Fishers Island holds a special place in my heart as it was the place where my family would gather during the summer months, where I raised my son for the first years of his life and where I realized my true passion and talent for cooking.
My husband at the time Tom, and I, purchased a small building on the main drag, which led from the ferry dock to the island homes and the small village. The building had been known simply as “the Greek’s”, a produce stand, for years owned and run by a local Greek family.
I didn’t have any professional culinary training, only some retail experience gathered while working in clothing shops as a teenager. One of the wonderful things about being so young was that I didn’t realize how crazy it was to simply buy a building and open a gourmet grocery store and delicatessen, but that is what I did.
Tom was a contractor, so he had the building painted inside and out, the wood floors refinished, shelves built and I bought used equipment to outfit the store on a shoestring.
Days on end were spent in New York City, walking through the most successful specialty markets, where I searched for products and secrets of the trade to ensure my own success. I was clueless about the food business, but lucked out while walking through Dean & DeLuca one afternoon.
I was trying to be discreet while looking at labels and writing company names and telephone numbers on a little pad of paper when the store manager tapped me on the shoulder and asked me what I was doing. I told him about my small shop, mentioning that it was no competition for them, and then confessed that I was looking for products. He gave me a stern look and asked me to follow him, nervously, I did. We went down a back staircase into the offices where they introduced me to one of their buyers who proceeded to give me a crash course in retail food buying and then scooted me out the door with a long list of distributors and food companies, and enough knowledge to go back to the island to begin my new venture.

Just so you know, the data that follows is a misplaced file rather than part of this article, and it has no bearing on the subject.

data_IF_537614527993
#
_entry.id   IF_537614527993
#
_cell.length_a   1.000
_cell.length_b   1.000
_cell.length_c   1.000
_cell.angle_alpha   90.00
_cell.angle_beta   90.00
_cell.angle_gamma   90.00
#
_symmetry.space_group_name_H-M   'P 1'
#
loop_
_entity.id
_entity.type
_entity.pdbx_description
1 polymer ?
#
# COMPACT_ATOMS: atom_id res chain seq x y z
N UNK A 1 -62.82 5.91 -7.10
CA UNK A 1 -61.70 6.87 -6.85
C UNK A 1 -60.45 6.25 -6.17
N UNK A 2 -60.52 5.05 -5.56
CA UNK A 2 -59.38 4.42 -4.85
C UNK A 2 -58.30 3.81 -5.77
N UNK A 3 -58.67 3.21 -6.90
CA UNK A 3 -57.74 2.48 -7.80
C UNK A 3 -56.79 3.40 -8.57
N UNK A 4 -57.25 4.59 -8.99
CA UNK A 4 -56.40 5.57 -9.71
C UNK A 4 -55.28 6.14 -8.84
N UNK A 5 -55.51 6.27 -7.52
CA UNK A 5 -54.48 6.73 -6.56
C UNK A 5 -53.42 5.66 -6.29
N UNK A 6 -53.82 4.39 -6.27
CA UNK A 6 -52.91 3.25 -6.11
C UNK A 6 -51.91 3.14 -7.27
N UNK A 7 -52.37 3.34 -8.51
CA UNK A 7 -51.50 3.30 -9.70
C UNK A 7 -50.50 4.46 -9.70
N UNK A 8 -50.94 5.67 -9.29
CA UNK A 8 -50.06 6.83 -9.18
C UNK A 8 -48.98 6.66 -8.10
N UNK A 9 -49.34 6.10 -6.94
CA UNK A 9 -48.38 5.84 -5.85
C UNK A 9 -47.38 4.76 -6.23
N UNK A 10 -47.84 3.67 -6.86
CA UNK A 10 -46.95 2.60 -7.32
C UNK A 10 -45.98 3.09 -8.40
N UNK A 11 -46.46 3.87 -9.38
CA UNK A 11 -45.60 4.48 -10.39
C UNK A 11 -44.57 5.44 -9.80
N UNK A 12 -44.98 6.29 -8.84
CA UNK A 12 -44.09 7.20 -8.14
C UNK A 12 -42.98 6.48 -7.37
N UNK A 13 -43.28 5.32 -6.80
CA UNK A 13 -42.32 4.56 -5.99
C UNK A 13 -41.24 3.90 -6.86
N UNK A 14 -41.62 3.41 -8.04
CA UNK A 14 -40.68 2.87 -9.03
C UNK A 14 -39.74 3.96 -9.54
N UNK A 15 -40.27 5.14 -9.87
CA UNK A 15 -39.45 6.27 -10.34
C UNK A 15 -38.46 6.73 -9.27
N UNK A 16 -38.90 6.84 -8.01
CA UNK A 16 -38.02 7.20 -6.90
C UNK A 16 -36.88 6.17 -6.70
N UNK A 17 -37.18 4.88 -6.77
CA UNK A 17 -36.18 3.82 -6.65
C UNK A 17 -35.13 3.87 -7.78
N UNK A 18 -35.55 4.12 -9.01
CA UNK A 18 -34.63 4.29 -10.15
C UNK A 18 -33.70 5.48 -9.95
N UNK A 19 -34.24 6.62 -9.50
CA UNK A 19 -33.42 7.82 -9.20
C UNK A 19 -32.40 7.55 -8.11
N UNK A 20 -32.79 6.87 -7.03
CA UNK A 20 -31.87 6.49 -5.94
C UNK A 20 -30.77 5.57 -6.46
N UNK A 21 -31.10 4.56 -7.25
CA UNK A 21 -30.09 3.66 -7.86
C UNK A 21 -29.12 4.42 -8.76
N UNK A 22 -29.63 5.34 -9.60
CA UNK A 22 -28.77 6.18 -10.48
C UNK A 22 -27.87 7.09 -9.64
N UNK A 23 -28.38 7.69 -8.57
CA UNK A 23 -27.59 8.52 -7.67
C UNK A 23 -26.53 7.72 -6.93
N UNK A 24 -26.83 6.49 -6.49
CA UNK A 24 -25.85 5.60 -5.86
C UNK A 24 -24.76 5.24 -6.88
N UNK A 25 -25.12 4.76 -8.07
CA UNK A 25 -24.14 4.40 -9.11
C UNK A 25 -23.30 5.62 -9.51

Within four months of buying the store, I had it pulled it together enough to open the doors for business the Friday before Memorial weekend and by Monday afternoon, I was sold out of everything. I was elated. I never turned down any request, if someone asked me to make a dish that I had never made I would say “sure, I’d be happy to make that for you” and then spend all night figuring out the best recipe I could. Soon I was catering parties, weddings and dinners. By mid winter, my catering business was booked solid for the following summer.
Lately, I’ve been revisiting some of the simple recipes that stocked my take-out counter… here is one that is delicious served hot or cold…
|Spicy Thai Noodle Salad|
- ¼ teaspoon garlic, minced
- 4 tablespoons tahini paste
- 3 tablespoons sesame oil
- 4 tablespoons soy sauce or tamari sauce
- 1 tablespoon red wine vinegar
- 2 teaspoons sugar or honey
- 1-2 tablespoons of hot sesame oil (add more if you like it spicier)
- ¾ cup canola or safflower oil
- A handful of fresh cilantro, chopped coarse
- 1 pound spaghetti noodles, cooked to al dente
- ½ cup scallions, cut in quarter inch pieces
- ¼ cup sesame seeds, toasted in a dry saucepan until just browned
- ¼ pound snow peas, trimmed and blanched until bright green and crisp-tender
- Optional: ½ roasted chicken, pulled and torn into bite size pieces, or 2 boneless chicken breasts, cut into strips and sautéed or 1 cup of diced firm tofu
- Whisk the garlic, tahini, sesame oil, soy sauce, vinegar, sugar, and hot oil together.
- Slowly blend in the canola or safflower oil.
- Toss with noodles, snow peas, scallion greens, cilantro, tofu/chicken and half of the toasted sesame seeds.
- Sprinkle with remaining sesame seeds and season with salt and pepper to taste.